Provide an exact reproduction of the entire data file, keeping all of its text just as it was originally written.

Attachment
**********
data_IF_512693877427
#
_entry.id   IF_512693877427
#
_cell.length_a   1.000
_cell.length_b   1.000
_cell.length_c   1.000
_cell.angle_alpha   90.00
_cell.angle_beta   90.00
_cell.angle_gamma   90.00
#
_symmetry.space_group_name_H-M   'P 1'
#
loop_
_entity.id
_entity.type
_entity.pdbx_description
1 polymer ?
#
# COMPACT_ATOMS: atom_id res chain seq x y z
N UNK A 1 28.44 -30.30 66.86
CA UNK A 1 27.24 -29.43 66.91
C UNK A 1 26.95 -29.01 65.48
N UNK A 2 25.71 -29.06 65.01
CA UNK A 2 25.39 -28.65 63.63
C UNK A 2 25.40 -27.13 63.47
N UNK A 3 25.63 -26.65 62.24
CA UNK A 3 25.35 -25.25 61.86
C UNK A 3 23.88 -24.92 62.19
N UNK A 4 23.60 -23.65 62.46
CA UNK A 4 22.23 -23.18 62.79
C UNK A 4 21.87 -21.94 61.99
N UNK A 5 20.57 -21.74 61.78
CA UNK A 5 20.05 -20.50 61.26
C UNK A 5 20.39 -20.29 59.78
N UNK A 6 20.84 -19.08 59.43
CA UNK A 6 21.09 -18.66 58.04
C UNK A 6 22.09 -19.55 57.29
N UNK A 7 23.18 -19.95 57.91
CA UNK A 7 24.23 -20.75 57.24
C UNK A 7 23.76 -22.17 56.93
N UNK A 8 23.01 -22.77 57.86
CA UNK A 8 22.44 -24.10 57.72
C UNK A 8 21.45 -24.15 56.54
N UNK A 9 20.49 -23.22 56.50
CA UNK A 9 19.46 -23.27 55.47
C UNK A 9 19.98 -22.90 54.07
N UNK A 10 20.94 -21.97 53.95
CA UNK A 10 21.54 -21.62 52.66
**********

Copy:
data_IF_512693877427
#
_entry.id   IF_512693877427
#
_cell.length_a   1.000
_cell.length_b   1.000
_cell.length_c   1.000
_cell.angle_alpha   90.00
_cell.angle_beta   90.00
_cell.angle_gamma   90.00
#
_symmetry.space_group_name_H-M   'P 1'
#
loop_
_entity.id
_entity.type
_entity.pdbx_description
1 polymer ?
#
# COMPACT_ATOMS: atom_id res chain seq x y z
N UNK A 1 28.44 -30.30 66.86
CA UNK A 1 27.24 -29.43 66.91
C UNK A 1 26.95 -29.01 65.48
N UNK A 2 25.71 -29.06 65.01
CA UNK A 2 25.39 -28.65 63.63
C UNK A 2 25.40 -27.13 63.47
N UNK A 3 25.63 -26.65 62.24
CA UNK A 3 25.35 -25.25 61.86
C UNK A 3 23.88 -24.92 62.19
N UNK A 4 23.60 -23.65 62.46
CA UNK A 4 22.23 -23.18 62.79
C UNK A 4 21.87 -21.94 61.99
N UNK A 5 20.57 -21.74 61.78
CA UNK A 5 20.05 -20.50 61.26
C UNK A 5 20.39 -20.29 59.78
N UNK A 6 20.84 -19.08 59.43
CA UNK A 6 21.09 -18.66 58.04
C UNK A 6 22.09 -19.55 57.29
N UNK A 7 23.18 -19.95 57.91
CA UNK A 7 24.23 -20.75 57.24
C UNK A 7 23.76 -22.17 56.93
N UNK A 8 23.01 -22.77 57.86
CA UNK A 8 22.44 -24.10 57.72
C UNK A 8 21.45 -24.15 56.54
N UNK A 9 20.49 -23.22 56.50
CA UNK A 9 19.46 -23.27 55.47
C UNK A 9 19.98 -22.90 54.07
N UNK A 10 20.94 -21.97 53.95
CA UNK A 10 21.54 -21.62 52.66